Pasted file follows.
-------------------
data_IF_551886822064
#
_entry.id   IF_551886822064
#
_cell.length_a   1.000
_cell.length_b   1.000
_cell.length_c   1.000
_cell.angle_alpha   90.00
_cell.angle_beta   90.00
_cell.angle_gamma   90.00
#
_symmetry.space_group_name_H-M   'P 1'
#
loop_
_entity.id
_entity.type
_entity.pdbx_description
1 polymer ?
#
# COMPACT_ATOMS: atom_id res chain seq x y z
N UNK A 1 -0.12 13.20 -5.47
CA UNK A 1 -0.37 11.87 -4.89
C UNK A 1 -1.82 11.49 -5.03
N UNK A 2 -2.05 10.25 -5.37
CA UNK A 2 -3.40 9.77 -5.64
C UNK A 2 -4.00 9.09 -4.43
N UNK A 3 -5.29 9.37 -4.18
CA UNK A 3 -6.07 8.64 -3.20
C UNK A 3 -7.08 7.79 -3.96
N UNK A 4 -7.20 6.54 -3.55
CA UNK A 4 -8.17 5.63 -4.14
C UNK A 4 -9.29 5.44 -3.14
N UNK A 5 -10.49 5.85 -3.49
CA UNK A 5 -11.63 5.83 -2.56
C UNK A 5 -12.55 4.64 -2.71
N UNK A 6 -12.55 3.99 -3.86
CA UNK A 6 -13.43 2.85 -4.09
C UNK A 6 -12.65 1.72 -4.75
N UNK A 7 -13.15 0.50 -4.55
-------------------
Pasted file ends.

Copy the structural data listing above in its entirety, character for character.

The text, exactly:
data_IF_551886822064
#
_entry.id   IF_551886822064
#
_cell.length_a   1.000
_cell.length_b   1.000
_cell.length_c   1.000
_cell.angle_alpha   90.00
_cell.angle_beta   90.00
_cell.angle_gamma   90.00
#
_symmetry.space_group_name_H-M   'P 1'
#
loop_
_entity.id
_entity.type
_entity.pdbx_description
1 polymer ?
#
# COMPACT_ATOMS: atom_id res chain seq x y z
N UNK A 1 -0.12 13.20 -5.47
CA UNK A 1 -0.37 11.87 -4.89
C UNK A 1 -1.82 11.49 -5.03
N UNK A 2 -2.05 10.25 -5.37
CA UNK A 2 -3.40 9.77 -5.64
C UNK A 2 -4.00 9.09 -4.43
N UNK A 3 -5.29 9.37 -4.18
CA UNK A 3 -6.07 8.64 -3.20
C UNK A 3 -7.08 7.79 -3.96
N UNK A 4 -7.20 6.54 -3.55
CA UNK A 4 -8.17 5.63 -4.14
C UNK A 4 -9.29 5.44 -3.14
N UNK A 5 -10.49 5.85 -3.49
CA UNK A 5 -11.63 5.83 -2.56
C UNK A 5 -12.55 4.64 -2.71
N UNK A 6 -12.55 3.99 -3.86
CA UNK A 6 -13.43 2.85 -4.09
C UNK A 6 -12.65 1.72 -4.75
N UNK A 7 -13.15 0.50 -4.55